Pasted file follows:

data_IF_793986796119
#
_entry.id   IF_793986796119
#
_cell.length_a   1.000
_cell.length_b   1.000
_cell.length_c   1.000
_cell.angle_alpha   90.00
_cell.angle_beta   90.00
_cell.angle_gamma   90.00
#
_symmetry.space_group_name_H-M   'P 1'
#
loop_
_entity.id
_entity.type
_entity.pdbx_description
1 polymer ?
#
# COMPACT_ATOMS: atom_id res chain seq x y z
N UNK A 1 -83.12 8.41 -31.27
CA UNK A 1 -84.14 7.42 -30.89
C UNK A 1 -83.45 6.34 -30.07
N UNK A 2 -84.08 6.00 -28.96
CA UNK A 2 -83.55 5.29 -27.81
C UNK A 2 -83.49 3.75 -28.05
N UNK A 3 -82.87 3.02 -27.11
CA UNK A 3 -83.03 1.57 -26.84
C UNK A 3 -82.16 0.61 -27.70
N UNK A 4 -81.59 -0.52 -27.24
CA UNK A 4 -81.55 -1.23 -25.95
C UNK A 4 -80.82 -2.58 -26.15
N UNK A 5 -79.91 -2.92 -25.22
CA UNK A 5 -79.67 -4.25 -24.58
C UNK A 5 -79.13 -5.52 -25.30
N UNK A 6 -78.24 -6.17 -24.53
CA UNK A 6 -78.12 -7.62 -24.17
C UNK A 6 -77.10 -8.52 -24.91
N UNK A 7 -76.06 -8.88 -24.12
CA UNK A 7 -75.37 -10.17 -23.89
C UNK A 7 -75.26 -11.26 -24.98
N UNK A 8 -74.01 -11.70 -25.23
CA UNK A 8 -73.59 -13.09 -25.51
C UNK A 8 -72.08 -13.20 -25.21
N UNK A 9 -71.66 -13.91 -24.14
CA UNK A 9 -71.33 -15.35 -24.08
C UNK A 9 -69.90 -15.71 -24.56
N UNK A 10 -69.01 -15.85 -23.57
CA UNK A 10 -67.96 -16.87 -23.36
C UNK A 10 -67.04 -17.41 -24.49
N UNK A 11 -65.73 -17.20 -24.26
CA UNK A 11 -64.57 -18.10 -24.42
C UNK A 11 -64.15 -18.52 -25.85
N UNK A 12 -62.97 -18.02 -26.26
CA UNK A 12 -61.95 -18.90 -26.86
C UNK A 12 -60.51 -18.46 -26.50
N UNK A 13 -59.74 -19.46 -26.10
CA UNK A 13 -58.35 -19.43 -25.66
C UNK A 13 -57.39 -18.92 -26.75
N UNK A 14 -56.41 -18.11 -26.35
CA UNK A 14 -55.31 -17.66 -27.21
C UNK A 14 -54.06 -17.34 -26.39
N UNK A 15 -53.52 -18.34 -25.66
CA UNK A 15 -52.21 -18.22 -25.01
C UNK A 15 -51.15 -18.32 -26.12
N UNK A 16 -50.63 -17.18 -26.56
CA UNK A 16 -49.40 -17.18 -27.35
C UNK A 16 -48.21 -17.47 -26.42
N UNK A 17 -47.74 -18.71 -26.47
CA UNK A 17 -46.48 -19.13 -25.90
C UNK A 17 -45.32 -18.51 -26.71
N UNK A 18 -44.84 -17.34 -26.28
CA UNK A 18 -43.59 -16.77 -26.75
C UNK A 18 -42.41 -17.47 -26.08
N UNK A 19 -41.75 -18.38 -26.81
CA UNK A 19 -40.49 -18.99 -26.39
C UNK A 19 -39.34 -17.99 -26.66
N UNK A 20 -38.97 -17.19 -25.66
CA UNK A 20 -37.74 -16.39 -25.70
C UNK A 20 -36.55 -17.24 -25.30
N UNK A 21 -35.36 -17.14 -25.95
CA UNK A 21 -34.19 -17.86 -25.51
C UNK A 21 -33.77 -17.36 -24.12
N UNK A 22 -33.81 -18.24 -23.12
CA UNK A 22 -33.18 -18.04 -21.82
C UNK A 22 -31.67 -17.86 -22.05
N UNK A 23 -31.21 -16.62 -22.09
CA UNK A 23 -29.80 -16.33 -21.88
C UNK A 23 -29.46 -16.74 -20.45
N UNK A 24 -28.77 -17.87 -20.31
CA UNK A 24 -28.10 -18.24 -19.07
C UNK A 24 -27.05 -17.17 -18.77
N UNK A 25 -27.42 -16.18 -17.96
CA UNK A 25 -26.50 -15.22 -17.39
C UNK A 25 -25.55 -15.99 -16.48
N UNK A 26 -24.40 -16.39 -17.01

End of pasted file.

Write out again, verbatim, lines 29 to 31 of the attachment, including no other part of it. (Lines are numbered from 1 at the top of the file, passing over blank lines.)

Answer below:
C UNK A 3 -82.16 0.61 -27.70
N UNK A 4 -81.59 -0.52 -27.24
CA UNK A 4 -81.55 -1.23 -25.95